A prized gift that often replaces flower bouquets: the orchid, and more specifically the phalaenopsis orchid, is very appealing. But how can the bloom be extended for more than a few months?
Special advice from Michel Giraud, member of the French Orchid Amateurs Society.
Environment where orchids grow
Orchids sold in flower shops and horticulture stores are hybrid varieties well suited to growing in apartments. Usually Phalaenopsis is one of the parents.
They cope well with moderate temperatures, but not when it gets too cold.
Best avoid dropping the mercury below 60°F (15°C). Also watch out for drafts when you go in and out of the room: move your orchids to a place where the temperature doesn’t swoop up and down.
In summer, you can bring them out to the garden and place them in the shade, preferably rather high up to keep them out of reach of slugs and snails which love eating them.
Recommended exposure for the orchid
Exposure is very important to succeed in growing orchids: they must be placed in a very luminous spot but without any direct sun, for instance near a window with a curtain to veil the light.
Once you’ve found the right space for them, don’t move them around, they loathe that!
Adequate light will ensure you’ll have the joy of seeing them bloom again every year.
Orchids hate excessive water but appreciate moisture. To give them the dose they need, water them once a week, draining the water out in the sink.
Never let the roots bathe in a saucer full of water! However, you can put the pot on a bed of gravel in which you’ll often add water, this will create a higher level of moisture around the plant.
The orchid requires food: a bit of fertilizer every two weeks.
Use common succulent plant fertilizer, but only half the dose written on the packaging is enough already.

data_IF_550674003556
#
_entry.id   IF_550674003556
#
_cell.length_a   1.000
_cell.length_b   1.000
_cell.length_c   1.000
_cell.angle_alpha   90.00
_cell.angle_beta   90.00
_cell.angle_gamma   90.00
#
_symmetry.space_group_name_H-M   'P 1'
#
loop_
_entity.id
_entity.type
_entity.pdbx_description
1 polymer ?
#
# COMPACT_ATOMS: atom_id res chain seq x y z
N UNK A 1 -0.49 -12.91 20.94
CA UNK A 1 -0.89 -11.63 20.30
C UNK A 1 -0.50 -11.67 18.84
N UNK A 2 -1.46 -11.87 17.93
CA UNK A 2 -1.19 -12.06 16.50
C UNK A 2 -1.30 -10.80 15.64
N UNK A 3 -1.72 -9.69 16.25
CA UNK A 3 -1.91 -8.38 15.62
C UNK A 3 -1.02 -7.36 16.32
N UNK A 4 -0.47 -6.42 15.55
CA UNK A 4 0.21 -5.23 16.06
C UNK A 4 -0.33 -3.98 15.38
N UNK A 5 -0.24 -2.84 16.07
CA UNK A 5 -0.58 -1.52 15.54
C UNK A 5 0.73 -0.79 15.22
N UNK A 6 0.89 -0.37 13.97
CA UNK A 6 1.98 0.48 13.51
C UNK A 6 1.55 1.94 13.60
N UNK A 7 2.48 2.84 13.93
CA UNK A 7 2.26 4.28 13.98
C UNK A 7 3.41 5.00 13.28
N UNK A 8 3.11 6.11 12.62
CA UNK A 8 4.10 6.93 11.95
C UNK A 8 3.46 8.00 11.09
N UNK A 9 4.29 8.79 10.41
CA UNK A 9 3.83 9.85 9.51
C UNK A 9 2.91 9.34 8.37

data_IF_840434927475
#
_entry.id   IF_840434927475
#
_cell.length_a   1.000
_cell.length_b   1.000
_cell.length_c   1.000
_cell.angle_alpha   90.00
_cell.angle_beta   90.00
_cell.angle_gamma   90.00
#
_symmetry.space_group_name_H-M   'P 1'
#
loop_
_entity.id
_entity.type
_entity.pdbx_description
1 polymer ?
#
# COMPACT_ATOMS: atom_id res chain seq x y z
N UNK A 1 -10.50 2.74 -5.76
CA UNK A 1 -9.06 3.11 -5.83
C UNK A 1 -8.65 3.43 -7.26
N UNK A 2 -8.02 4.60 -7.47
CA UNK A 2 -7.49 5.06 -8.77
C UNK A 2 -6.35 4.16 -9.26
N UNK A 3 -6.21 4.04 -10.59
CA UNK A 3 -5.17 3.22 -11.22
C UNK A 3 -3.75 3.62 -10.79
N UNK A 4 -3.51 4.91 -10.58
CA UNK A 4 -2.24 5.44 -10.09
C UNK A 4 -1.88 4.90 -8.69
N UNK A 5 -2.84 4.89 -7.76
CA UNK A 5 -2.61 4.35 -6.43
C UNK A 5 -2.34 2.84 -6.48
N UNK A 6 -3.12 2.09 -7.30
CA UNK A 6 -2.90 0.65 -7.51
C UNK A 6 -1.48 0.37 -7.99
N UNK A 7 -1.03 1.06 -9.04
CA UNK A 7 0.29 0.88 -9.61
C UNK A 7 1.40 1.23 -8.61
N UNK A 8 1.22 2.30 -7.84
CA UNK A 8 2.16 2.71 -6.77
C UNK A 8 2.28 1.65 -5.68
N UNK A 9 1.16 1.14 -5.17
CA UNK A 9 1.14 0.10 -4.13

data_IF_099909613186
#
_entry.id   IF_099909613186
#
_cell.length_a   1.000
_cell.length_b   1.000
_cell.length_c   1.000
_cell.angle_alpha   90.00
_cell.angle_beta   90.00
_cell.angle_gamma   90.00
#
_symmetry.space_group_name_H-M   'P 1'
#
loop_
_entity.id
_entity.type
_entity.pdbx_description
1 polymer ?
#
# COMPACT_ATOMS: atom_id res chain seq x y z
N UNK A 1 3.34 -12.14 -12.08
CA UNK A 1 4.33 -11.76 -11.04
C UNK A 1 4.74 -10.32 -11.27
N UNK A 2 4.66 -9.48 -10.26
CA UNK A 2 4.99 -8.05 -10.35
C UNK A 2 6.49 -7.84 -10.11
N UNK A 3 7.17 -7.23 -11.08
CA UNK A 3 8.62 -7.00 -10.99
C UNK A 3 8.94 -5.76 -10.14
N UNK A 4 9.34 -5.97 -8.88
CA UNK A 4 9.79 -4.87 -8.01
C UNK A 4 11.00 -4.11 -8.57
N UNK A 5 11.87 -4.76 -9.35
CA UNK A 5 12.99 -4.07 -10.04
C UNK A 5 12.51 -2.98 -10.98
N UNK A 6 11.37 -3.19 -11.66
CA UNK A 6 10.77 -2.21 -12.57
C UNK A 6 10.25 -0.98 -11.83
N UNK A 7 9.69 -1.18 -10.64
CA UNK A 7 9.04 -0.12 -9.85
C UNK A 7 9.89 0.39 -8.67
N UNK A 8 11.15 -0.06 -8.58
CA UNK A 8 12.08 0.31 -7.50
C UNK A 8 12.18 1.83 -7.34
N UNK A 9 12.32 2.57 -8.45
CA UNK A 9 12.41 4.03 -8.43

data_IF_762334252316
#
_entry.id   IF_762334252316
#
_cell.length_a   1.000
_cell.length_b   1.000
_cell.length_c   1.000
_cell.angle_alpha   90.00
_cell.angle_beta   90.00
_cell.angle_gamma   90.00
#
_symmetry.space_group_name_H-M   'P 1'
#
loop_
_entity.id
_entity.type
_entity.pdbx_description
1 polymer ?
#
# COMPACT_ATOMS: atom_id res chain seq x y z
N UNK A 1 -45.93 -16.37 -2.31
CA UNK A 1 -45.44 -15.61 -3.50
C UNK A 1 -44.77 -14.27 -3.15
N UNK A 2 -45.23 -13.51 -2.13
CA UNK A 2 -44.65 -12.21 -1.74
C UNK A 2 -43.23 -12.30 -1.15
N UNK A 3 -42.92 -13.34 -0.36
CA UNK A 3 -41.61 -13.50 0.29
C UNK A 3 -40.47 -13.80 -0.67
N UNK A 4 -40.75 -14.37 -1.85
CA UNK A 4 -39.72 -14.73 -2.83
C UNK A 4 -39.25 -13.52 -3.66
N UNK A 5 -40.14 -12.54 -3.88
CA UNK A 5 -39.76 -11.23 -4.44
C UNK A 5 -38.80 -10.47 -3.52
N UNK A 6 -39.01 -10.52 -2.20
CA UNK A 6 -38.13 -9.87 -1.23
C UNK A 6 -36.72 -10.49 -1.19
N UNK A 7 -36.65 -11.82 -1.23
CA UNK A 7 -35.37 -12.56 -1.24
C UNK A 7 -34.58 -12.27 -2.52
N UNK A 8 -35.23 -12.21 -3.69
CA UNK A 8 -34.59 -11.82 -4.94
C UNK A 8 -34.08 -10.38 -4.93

Repotting the orchid
Since it is a vine that hangs to trees in nature, the orchid grows airborne roots.
Potted, it must be placed in a substrate prepared from pine bark, peat and clay pebbles, which slowly evolves as time goes on, partly because of the fertilizer.
It is thus recommended to repot every couple years in a similar special mix.
I have 6 orchid plants and they are not blooming. These are the ice cube type watering. And I do fertilize them once a month. But still they do not bloom – any suggestions?
Hello Lois, I take it that your orchids haven’t been producing flowers for over a year. If their last blooming was within the year, it’s normal: phalaenopsis only blooms once a year, twice at most when it’s freshly come out from nursery-optimized growing conditions like when you just purchased it.
If they’ve been for more than a year without flowering, try the following in this order:
– repot your orchid to a new, well-draining mix. This will give roots the best shot at gathering nutrients and energy. Check that all roots look healthy, not just a few. If some are rotted, it means the potting mix should be replaced (see link). If some aren’t very thick or look scrawny when others are vigorous, you’ve run into a problem typical with “ice watering”: water only trickles down a few roots and others always stay dry. Try shifting to the more thorough dunk-and-drain method: drown the root ball (only the root ball) in water for 5 minutes and then drain it entirely. Do this only when there’s absolutely no moisture in the root ball anymore.
– move the plant to where it can get more light. Leaves should be lighter green rather than dark. Dark leaves show that the orchid is putting all its energy into cramming chlorophyll in the leaves to capture as much light as it can.
– if you’re in the northern hemisphere, leave the plant outdoors for a fortnight to give it a sense of cooler nights (55 to 60°F or 12-15°C), no cooler than that. Bring it back in after that.
– keep fertilizing as usual.
Since you’ve got six plants, you can actually try all of these solutions at once on different plants and get a feeling of what works best for your particular group of orchids!